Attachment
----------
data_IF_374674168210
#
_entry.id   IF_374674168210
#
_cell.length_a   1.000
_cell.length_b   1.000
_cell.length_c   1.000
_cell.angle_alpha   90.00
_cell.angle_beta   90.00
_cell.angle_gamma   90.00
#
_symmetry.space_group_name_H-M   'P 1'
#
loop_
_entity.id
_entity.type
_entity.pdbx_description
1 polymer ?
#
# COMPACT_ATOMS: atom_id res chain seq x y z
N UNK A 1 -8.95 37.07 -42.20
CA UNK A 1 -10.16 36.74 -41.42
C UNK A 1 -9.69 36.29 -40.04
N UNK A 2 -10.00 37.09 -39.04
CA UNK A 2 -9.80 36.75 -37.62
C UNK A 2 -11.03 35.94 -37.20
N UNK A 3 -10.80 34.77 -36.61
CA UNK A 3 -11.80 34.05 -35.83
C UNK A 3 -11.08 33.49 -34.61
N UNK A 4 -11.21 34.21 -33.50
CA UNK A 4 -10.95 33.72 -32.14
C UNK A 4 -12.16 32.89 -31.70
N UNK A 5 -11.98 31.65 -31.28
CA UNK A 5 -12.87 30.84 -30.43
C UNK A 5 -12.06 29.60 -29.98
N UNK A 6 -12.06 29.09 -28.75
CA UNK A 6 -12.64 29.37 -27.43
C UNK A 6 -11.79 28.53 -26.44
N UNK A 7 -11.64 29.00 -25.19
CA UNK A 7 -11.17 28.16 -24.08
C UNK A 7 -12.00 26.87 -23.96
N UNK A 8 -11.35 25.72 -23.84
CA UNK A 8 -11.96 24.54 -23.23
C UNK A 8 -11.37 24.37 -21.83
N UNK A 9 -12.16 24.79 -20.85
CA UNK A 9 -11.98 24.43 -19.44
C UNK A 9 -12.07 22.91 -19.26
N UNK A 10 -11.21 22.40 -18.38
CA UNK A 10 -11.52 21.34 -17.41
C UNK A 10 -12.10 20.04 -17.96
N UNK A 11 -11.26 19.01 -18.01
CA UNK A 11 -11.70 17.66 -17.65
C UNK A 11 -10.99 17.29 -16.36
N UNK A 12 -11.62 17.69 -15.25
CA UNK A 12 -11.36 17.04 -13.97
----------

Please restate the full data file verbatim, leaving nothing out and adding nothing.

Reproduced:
data_IF_374674168210
#
_entry.id   IF_374674168210
#
_cell.length_a   1.000
_cell.length_b   1.000
_cell.length_c   1.000
_cell.angle_alpha   90.00
_cell.angle_beta   90.00
_cell.angle_gamma   90.00
#
_symmetry.space_group_name_H-M   'P 1'
#
loop_
_entity.id
_entity.type
_entity.pdbx_description
1 polymer ?
#
# COMPACT_ATOMS: atom_id res chain seq x y z
N UNK A 1 -8.95 37.07 -42.20
CA UNK A 1 -10.16 36.74 -41.42
C UNK A 1 -9.69 36.29 -40.04
N UNK A 2 -10.00 37.09 -39.04
CA UNK A 2 -9.80 36.75 -37.62
C UNK A 2 -11.03 35.94 -37.20
N UNK A 3 -10.80 34.77 -36.61
CA UNK A 3 -11.80 34.05 -35.83
C UNK A 3 -11.08 33.49 -34.61
N UNK A 4 -11.21 34.21 -33.50
CA UNK A 4 -10.95 33.72 -32.14
C UNK A 4 -12.16 32.89 -31.70
N UNK A 5 -11.98 31.65 -31.28
CA UNK A 5 -12.87 30.84 -30.43
C UNK A 5 -12.06 29.60 -29.98
N UNK A 6 -12.06 29.09 -28.75
CA UNK A 6 -12.64 29.37 -27.43
C UNK A 6 -11.79 28.53 -26.44
N UNK A 7 -11.64 29.00 -25.19
CA UNK A 7 -11.17 28.16 -24.08
C UNK A 7 -12.00 26.87 -23.96
N UNK A 8 -11.35 25.72 -23.84
CA UNK A 8 -11.96 24.54 -23.23
C UNK A 8 -11.37 24.37 -21.83
N UNK A 9 -12.16 24.79 -20.85
CA UNK A 9 -11.98 24.43 -19.44
C UNK A 9 -12.07 22.91 -19.26
N UNK A 10 -11.21 22.40 -18.38
CA UNK A 10 -11.52 21.34 -17.41
C UNK A 10 -12.10 20.04 -17.96
N UNK A 11 -11.26 19.01 -18.01
CA UNK A 11 -11.70 17.66 -17.65
C UNK A 11 -10.99 17.29 -16.36
N UNK A 12 -11.62 17.69 -15.25
CA UNK A 12 -11.36 17.04 -13.97